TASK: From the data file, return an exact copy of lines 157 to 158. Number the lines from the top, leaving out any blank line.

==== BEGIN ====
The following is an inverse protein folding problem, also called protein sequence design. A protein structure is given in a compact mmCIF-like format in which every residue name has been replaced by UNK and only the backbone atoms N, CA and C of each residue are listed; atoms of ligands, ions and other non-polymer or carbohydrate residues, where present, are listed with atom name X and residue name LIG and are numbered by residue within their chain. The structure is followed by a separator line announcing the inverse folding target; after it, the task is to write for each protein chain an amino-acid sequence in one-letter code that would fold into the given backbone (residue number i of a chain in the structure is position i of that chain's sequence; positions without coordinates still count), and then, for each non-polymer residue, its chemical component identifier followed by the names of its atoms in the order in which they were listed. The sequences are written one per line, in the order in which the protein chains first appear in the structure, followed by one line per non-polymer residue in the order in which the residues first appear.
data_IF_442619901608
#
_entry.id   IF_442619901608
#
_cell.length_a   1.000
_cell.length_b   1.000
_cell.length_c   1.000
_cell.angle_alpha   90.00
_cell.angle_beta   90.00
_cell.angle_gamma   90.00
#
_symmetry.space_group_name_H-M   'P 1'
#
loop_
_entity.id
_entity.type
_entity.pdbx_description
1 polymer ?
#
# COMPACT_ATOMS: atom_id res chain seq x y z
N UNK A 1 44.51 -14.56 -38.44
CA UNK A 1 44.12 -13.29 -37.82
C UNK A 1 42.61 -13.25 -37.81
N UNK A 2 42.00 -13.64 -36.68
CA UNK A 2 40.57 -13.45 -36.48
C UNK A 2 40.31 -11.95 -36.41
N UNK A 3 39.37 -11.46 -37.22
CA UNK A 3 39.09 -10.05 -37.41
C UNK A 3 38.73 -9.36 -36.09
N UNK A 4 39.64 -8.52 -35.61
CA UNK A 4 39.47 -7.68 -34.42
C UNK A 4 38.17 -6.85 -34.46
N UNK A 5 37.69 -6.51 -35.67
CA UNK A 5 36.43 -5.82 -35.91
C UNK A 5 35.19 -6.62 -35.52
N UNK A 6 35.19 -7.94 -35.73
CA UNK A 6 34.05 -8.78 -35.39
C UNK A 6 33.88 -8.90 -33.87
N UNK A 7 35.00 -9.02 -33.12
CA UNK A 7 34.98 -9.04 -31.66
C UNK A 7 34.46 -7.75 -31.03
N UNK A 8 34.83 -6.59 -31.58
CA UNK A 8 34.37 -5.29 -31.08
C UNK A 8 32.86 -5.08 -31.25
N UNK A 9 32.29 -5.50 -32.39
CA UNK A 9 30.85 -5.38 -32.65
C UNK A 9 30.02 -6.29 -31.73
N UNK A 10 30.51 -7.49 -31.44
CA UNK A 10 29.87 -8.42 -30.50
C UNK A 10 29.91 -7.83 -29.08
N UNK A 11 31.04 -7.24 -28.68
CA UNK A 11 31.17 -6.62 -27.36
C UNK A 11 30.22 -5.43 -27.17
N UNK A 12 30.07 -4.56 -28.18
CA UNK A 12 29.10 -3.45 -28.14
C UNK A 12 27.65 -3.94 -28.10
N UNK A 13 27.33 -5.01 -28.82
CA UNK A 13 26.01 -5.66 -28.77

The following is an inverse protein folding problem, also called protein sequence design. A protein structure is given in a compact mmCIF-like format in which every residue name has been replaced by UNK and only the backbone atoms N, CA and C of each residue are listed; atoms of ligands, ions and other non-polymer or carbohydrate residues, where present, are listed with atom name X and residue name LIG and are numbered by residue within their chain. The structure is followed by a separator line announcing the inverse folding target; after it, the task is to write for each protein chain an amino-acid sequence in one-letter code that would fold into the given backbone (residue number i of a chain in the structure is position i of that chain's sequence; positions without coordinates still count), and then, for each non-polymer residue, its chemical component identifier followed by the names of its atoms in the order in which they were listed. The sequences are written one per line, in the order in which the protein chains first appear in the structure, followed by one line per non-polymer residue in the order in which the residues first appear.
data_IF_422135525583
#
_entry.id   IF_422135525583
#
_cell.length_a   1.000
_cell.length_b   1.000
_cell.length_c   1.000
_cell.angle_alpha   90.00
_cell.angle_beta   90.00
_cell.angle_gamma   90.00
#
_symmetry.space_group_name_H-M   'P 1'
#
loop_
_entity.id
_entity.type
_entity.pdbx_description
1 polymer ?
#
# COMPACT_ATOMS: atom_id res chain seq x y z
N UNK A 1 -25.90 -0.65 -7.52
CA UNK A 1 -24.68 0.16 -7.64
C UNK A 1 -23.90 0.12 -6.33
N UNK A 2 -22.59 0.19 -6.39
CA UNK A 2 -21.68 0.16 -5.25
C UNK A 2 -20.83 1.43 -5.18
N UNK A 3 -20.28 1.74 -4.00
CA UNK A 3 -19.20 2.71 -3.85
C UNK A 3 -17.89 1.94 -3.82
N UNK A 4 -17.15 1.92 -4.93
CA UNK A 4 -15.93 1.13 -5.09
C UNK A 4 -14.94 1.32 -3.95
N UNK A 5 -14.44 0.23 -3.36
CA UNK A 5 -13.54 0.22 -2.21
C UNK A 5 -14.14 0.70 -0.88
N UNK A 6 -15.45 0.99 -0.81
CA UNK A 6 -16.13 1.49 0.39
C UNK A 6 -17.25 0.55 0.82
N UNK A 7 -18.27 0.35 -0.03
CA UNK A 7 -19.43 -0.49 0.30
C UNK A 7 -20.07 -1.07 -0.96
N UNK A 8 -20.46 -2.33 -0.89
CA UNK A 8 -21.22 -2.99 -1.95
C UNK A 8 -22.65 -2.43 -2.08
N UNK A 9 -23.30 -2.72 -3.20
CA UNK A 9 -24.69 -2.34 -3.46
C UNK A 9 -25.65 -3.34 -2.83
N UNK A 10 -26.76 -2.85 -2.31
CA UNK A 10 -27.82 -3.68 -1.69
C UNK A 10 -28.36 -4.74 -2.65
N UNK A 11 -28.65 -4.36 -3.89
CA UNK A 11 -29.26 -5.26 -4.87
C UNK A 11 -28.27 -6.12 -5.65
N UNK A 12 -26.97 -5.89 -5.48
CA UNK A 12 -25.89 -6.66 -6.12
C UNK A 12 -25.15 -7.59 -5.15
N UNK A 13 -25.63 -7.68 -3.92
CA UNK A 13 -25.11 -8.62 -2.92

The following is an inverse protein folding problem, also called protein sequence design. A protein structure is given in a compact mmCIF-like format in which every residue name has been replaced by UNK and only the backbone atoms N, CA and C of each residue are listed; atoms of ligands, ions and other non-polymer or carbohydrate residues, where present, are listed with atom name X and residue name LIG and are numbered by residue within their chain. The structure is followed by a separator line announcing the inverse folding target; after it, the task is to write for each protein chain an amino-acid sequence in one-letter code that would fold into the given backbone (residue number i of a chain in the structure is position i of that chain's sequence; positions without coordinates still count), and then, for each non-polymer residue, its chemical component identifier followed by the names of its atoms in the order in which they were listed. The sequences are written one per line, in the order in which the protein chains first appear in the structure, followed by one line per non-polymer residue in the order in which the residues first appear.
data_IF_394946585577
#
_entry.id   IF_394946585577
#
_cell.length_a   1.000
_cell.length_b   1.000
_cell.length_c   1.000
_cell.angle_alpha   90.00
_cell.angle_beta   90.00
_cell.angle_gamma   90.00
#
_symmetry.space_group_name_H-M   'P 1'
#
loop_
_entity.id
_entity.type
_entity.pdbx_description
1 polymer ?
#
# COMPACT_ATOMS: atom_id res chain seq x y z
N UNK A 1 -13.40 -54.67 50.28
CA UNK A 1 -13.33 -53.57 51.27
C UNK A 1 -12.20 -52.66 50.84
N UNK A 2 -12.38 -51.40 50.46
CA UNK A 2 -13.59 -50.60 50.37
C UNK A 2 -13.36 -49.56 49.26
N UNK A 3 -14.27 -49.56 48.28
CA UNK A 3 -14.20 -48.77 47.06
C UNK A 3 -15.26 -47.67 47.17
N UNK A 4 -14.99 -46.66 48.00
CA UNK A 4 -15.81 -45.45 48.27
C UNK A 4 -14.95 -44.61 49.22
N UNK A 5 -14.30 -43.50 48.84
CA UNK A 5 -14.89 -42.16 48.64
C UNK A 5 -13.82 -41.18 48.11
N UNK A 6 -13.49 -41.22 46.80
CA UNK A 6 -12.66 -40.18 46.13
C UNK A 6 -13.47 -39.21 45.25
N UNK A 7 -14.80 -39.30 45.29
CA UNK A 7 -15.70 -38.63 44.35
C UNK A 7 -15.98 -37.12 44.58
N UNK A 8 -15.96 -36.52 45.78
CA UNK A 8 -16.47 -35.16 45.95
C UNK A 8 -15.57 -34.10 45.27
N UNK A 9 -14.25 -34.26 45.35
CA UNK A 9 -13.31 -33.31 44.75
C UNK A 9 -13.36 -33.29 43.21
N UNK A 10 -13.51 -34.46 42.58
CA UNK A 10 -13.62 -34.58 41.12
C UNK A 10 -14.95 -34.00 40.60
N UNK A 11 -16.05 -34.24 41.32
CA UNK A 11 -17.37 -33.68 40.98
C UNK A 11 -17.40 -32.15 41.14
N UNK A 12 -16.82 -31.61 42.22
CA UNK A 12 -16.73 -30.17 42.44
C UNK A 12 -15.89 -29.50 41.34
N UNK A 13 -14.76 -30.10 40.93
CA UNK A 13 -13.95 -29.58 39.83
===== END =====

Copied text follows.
C UNK A 6 -13.47 -39.21 45.25
N UNK A 7 -14.80 -39.30 45.29